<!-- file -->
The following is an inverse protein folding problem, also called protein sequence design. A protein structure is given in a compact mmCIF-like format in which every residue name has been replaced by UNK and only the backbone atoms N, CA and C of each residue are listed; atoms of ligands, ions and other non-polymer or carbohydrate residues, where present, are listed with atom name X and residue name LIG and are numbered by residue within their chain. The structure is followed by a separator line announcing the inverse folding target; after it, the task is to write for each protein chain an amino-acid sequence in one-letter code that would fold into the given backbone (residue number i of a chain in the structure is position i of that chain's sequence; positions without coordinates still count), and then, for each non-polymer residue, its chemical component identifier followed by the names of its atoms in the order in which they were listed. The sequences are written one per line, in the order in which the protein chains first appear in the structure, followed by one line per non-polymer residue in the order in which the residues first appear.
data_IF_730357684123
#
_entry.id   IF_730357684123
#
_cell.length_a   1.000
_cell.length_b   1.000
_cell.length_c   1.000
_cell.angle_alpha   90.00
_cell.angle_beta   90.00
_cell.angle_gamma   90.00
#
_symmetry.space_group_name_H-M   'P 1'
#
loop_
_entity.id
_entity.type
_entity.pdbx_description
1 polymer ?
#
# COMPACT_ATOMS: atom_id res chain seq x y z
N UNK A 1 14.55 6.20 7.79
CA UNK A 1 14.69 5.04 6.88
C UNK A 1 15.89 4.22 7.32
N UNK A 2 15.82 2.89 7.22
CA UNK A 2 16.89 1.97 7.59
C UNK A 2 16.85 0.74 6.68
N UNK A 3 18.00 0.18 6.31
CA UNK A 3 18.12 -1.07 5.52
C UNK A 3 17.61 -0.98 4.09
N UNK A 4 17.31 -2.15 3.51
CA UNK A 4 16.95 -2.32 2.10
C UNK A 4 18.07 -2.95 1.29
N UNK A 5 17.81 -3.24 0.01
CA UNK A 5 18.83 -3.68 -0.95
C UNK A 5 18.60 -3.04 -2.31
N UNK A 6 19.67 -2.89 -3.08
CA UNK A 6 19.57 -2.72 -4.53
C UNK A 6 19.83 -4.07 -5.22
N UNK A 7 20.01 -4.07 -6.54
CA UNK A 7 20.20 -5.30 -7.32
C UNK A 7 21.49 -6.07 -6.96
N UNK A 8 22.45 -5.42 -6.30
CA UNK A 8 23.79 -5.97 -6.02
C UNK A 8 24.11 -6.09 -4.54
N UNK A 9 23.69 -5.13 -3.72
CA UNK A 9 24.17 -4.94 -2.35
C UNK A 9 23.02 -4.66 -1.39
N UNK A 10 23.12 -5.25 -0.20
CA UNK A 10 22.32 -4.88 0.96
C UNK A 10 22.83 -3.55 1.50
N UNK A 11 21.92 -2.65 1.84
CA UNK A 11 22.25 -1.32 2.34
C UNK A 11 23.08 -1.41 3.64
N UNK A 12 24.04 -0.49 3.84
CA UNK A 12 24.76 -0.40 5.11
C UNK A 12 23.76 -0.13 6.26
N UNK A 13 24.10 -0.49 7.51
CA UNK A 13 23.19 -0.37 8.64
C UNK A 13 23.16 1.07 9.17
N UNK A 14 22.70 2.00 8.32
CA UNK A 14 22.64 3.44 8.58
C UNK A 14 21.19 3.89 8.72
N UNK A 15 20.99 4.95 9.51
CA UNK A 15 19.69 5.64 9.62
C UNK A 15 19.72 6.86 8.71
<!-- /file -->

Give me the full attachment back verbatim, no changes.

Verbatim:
The following is an inverse protein folding problem, also called protein sequence design. A protein structure is given in a compact mmCIF-like format in which every residue name has been replaced by UNK and only the backbone atoms N, CA and C of each residue are listed; atoms of ligands, ions and other non-polymer or carbohydrate residues, where present, are listed with atom name X and residue name LIG and are numbered by residue within their chain. The structure is followed by a separator line announcing the inverse folding target; after it, the task is to write for each protein chain an amino-acid sequence in one-letter code that would fold into the given backbone (residue number i of a chain in the structure is position i of that chain's sequence; positions without coordinates still count), and then, for each non-polymer residue, its chemical component identifier followed by the names of its atoms in the order in which they were listed. The sequences are written one per line, in the order in which the protein chains first appear in the structure, followed by one line per non-polymer residue in the order in which the residues first appear.
data_IF_730357684123
#
_entry.id   IF_730357684123
#
_cell.length_a   1.000
_cell.length_b   1.000
_cell.length_c   1.000
_cell.angle_alpha   90.00
_cell.angle_beta   90.00
_cell.angle_gamma   90.00
#
_symmetry.space_group_name_H-M   'P 1'
#
loop_
_entity.id
_entity.type
_entity.pdbx_description
1 polymer ?
#
# COMPACT_ATOMS: atom_id res chain seq x y z
N UNK A 1 14.55 6.20 7.79
CA UNK A 1 14.69 5.04 6.88
C UNK A 1 15.89 4.22 7.32
N UNK A 2 15.82 2.89 7.22
CA UNK A 2 16.89 1.97 7.59
C UNK A 2 16.85 0.74 6.68
N UNK A 3 18.00 0.18 6.31
CA UNK A 3 18.12 -1.07 5.52
C UNK A 3 17.61 -0.98 4.09
N UNK A 4 17.31 -2.15 3.51
CA UNK A 4 16.95 -2.32 2.10
C UNK A 4 18.07 -2.95 1.29
N UNK A 5 17.81 -3.24 0.01
CA UNK A 5 18.83 -3.68 -0.95
C UNK A 5 18.60 -3.04 -2.31
N UNK A 6 19.67 -2.89 -3.08
CA UNK A 6 19.57 -2.72 -4.53
C UNK A 6 19.83 -4.07 -5.22
N UNK A 7 20.01 -4.07 -6.54
CA UNK A 7 20.20 -5.30 -7.32
C UNK A 7 21.49 -6.07 -6.96
N UNK A 8 22.45 -5.42 -6.30
CA UNK A 8 23.79 -5.97 -6.02
C UNK A 8 24.11 -6.09 -4.54
N UNK A 9 23.69 -5.13 -3.72
CA UNK A 9 24.17 -4.94 -2.35
C UNK A 9 23.02 -4.66 -1.39
N UNK A 10 23.12 -5.25 -0.20
CA UNK A 10 22.32 -4.88 0.96
C UNK A 10 22.83 -3.55 1.50
N UNK A 11 21.92 -2.65 1.84
CA UNK A 11 22.25 -1.32 2.34
C UNK A 11 23.08 -1.41 3.64
N UNK A 12 24.04 -0.49 3.84
CA UNK A 12 24.76 -0.40 5.11
C UNK A 12 23.76 -0.13 6.26
N UNK A 13 24.10 -0.49 7.51
CA UNK A 13 23.19 -0.37 8.64
C UNK A 13 23.16 1.07 9.17
N UNK A 14 22.70 2.00 8.32
CA UNK A 14 22.64 3.44 8.58
C UNK A 14 21.19 3.89 8.72
N UNK A 15 20.99 4.95 9.51
CA UNK A 15 19.69 5.64 9.62
C UNK A 15 19.72 6.86 8.71